Hearing and Observing the Word of God like Mary, 27th Saturday (II), October 8, 2016

Fr. Roger J. Landry
Visitation Convent of the Sisters of Life, Manhattan
Saturday of the 27th Week in Ordinary Time, Year II
Votive Mass for the Priest Himself on the Anniversary of his Ordination
(18th Anniversary of My Diaconal Ordination)
October 8, 2016
Gal 3:22-29, Ps 105, Lk 11:27-28


To listen to an audio recording of this homily, please click below: 


The following points were attempted in the homily: 

  • In today’s Gospel, an anonymous woman from the crowd sought to praise Jesus’ mother Mary. “Blessed is the womb that carried you and the breasts at which you nursed!,” she called out. If any womb was blessed, it was the immaculate womb of Mary of Nazareth that housed for nine months the Creator and Savior of the world. If any breasts were blessed, it would have been those who nursed and fed the one who gives us each day our daily bread. But Jesus wasn’t going to limit the praise of the mother whom he daily honored to her inimitable physical bonds to the Son of God made man. He replied to the woman by highlighting a far greater source of blessing, something that each and every one of us not only can emulate but is called to emulate: “Rather, blessed are those who hear the word of God and observe it.” The profoundest source of Mary’s beatitude was her faithful listening and response to God in her life. St. Athanasius described that before Mary had ever conceived the Word of God in her womb, she had already conceived Him in her heart through faith. So many medieval depictions of the Annunciation and the miraculous virginal conception of Jesus in the Incarnation show the Holy Spirit entering through Mary’s ears, to highlight just this faith. In a parallel scene, when Mary had come to see him together with many of his cousins from Nazareth, they told Jesus inside a crowded house where he was teaching and healing that his mother and relatives were outside waiting for him. Taking advantage of the teaching moment, he replied, ““Who is my mother? Who are my brothers?” And stretching out his hand toward his disciples, he said, “Here are my mother and my brothers. For whoever does the will of my heavenly Father is my brother, and sister, and mother” (Mt 12:46-50). Mary is the paradigm of all those who do the will of God the Father, who hear what he asks and who act on it. To be a true brother or sister of Jesus in the family he came from heaven to earth to found, it’s not really enough just to be baptized, although that’s an essential start. We also have to listen to him as he describes for us the will of God and then, just as he did, say, mean and lovingly do the words “Thy will be done!”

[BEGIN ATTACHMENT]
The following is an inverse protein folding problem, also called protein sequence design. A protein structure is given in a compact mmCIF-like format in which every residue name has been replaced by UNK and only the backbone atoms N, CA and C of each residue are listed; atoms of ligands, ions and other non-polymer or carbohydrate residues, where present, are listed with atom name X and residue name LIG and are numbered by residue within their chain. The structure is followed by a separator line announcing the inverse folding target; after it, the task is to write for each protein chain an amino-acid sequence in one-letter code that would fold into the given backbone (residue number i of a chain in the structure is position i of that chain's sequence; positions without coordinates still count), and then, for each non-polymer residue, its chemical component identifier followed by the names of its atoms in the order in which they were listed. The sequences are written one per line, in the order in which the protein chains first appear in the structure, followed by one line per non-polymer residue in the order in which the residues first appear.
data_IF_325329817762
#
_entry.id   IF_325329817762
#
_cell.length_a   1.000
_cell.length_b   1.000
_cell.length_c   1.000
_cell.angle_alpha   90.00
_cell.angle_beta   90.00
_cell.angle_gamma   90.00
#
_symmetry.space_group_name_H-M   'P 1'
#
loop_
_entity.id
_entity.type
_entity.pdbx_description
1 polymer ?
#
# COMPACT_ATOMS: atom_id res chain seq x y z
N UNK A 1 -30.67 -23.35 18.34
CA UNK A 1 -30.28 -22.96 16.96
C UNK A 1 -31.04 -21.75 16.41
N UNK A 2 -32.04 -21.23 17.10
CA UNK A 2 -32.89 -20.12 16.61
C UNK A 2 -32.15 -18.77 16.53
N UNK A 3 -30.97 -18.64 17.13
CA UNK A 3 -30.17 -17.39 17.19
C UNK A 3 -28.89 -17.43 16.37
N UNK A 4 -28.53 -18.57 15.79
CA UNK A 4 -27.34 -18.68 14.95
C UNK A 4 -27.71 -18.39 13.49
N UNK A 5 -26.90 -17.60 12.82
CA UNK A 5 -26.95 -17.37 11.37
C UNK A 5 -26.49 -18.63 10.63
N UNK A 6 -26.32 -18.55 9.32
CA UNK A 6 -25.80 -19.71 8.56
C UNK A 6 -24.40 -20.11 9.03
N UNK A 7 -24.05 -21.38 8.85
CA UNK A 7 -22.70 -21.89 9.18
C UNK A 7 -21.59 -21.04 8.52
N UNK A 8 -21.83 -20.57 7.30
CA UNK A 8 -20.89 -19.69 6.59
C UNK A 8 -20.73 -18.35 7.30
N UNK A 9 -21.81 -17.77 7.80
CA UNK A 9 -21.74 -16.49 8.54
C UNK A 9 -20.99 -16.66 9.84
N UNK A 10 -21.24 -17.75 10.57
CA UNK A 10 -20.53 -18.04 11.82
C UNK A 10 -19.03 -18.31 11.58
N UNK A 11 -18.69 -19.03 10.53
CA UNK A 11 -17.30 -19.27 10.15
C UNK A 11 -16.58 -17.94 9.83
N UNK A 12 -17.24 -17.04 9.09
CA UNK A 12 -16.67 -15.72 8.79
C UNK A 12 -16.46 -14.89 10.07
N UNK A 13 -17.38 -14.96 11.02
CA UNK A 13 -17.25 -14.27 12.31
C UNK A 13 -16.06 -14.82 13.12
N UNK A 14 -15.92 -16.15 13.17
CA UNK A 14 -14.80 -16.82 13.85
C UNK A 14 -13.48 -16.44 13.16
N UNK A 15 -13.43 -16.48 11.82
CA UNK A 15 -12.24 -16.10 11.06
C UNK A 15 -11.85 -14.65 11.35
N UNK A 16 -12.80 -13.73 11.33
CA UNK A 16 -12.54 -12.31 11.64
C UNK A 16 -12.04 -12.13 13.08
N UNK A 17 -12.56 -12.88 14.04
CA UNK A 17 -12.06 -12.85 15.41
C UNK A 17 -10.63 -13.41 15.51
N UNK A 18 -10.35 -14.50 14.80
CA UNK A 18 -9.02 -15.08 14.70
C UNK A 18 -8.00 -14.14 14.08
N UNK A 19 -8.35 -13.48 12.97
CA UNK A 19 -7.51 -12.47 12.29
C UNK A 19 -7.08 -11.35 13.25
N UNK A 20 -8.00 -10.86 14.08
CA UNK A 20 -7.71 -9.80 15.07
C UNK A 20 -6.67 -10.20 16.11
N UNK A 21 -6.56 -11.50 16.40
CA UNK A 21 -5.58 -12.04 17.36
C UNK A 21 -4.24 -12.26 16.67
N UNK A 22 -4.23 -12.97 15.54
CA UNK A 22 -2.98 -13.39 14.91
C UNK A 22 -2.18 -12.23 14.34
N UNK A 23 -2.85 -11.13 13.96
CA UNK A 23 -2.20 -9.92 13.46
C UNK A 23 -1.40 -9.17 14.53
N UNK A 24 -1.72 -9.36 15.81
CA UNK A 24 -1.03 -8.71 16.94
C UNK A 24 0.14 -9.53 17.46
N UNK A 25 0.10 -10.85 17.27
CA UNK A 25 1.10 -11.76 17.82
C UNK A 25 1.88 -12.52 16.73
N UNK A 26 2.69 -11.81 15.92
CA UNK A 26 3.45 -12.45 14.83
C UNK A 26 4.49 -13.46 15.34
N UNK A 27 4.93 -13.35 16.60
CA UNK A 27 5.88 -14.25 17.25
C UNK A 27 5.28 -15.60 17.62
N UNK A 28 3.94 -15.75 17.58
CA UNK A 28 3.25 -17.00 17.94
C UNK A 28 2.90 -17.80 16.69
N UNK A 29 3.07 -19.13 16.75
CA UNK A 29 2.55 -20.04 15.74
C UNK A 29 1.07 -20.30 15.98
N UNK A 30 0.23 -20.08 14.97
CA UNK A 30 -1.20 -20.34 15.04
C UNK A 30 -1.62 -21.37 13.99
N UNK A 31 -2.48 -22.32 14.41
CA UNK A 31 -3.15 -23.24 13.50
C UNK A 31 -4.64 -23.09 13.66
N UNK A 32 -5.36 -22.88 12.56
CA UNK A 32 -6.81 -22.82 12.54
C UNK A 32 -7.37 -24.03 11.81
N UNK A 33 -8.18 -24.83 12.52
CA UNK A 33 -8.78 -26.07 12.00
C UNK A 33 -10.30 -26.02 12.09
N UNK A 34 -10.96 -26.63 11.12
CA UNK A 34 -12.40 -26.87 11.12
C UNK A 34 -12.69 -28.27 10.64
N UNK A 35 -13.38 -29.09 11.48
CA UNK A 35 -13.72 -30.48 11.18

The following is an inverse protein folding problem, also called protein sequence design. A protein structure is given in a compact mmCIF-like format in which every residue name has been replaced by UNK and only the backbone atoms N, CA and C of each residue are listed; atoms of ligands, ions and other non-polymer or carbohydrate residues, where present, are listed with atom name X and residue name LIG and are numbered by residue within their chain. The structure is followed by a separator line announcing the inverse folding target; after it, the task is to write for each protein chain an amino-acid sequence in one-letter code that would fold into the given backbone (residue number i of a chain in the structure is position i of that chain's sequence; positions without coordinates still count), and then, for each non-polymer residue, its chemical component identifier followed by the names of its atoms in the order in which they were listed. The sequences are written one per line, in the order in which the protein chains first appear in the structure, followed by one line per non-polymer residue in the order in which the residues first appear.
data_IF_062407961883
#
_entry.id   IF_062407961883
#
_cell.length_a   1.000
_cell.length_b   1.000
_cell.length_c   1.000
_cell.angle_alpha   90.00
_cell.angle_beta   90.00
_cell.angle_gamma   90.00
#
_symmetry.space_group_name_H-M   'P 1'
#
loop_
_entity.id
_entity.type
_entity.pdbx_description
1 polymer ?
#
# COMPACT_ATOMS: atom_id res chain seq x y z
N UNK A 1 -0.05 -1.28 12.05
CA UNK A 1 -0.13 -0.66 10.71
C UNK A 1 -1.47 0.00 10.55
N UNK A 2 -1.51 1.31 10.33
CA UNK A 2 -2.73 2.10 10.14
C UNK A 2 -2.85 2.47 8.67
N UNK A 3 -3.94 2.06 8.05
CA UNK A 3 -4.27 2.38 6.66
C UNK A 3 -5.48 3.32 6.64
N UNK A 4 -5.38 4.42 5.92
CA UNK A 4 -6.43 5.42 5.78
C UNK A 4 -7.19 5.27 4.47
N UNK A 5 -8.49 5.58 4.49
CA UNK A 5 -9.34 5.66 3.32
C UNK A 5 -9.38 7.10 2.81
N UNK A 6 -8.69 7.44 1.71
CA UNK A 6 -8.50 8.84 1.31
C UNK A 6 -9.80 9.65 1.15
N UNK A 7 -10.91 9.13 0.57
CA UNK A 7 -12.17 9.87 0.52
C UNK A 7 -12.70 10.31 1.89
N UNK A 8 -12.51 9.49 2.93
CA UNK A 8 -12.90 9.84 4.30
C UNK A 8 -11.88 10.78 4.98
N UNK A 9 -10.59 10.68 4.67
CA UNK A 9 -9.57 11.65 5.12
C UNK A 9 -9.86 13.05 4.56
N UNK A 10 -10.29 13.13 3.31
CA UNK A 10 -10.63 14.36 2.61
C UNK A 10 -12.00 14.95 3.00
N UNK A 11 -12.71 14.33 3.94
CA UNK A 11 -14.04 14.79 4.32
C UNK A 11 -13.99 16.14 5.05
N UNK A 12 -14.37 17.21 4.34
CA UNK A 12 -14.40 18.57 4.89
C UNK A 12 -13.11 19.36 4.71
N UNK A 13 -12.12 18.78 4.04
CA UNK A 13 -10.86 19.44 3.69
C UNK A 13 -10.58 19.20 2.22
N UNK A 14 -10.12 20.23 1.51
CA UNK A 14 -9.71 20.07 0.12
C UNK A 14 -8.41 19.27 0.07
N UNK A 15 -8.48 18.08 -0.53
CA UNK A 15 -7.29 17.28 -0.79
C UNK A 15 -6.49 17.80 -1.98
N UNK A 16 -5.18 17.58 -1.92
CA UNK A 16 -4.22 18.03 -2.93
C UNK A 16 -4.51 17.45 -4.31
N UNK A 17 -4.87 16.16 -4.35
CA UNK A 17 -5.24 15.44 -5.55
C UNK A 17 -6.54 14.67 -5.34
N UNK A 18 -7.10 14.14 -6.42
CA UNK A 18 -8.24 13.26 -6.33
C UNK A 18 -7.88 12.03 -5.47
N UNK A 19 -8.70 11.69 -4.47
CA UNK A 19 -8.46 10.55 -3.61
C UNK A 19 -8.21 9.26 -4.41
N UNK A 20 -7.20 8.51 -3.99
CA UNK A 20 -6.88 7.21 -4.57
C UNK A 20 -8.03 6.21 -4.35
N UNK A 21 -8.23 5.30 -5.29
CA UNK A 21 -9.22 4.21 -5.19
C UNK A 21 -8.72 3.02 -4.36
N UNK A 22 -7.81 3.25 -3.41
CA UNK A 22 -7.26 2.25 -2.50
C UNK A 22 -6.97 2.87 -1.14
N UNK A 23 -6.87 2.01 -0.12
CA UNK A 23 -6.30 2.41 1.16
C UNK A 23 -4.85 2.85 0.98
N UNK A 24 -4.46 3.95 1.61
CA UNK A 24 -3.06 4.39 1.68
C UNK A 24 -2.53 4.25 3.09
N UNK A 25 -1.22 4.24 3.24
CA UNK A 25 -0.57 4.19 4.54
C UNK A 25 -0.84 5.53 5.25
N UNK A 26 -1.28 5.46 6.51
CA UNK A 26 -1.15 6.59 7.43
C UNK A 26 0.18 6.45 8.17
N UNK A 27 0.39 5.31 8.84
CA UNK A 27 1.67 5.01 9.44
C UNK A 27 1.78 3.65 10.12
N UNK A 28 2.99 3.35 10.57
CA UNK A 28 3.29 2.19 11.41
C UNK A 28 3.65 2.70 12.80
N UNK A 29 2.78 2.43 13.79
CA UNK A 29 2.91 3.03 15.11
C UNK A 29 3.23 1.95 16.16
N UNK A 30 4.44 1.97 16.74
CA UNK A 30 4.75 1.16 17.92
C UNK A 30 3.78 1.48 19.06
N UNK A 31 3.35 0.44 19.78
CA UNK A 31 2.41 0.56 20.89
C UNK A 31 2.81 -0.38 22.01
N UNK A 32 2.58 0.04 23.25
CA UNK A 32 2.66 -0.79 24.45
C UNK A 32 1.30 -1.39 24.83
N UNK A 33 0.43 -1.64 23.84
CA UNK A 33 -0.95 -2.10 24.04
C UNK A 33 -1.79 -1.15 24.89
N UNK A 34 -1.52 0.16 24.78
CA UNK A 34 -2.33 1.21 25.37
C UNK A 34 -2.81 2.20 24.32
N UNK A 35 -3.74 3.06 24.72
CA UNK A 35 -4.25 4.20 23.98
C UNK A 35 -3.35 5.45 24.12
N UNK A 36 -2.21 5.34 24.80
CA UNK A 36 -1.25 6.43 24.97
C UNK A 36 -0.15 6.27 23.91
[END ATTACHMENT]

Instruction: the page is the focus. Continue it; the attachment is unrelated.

• When we look at the first reading today, we see one way in which so many Catholics in our part of the United States have historically failed to hear and do the word of God as it was announced through the doctor of the nations. St. Paul tells the Galatians and through them us, “Through faith you are all children of God in Christ Jesus. For all of you who were baptized into Christ have clothed yourselves with Christ. There is neither Jew nor Greek, there is neither slave nor free person, there is not male and female; for you are all one in Christ Jesus.” The reality of baptism is meant to become the strongest bond in our life, to see that we are all equally beloved sons and daughters of God the Father, and that this reality is meant to be stronger than our ethnicity, stronger than our cultural upbringing, stronger than sex, stronger than any and all other social distinctions. But that’s not what happened in the building of the Church in so many other major cities that were populated by Catholics 100-150 years ago. We didn’t hear the Word of God as announced by St. Paul and we didn’t observe it. Even though in Christ there is no Jew or Greek, we thought that there was Irish, French-Canadian, Italian, Polish, Portuguese, Lithuanian and more. Even though Mass was celebrated in Latin, we wouldn’t worship together. So many thought that their ethnic differences were more important than their baptismal identity and similarities. That’s one of the reasons why we’re having to close so many Churches today, because we have had a surplus of Churches tailoring to individual ethnic groups rather than tailoring to all the Catholics in a particular geographical area. This system of “national,” “personal” or “ethnic” parishes didn’t happen because poor immigrants came and just wanted to do something themselves. It happened because they didn’t find the welcome from the Catholic groups that were already here, such that they needed to fend for themselves. The Church didn’t work together, but rather in many cases competed against each other. It happened because they were not truly hearing the word of God and acting on it, especially his word about the importance of the Christian unity for which he prayed during the Last Supper, and about how in him, the distinctions among us are far smaller than what unites us.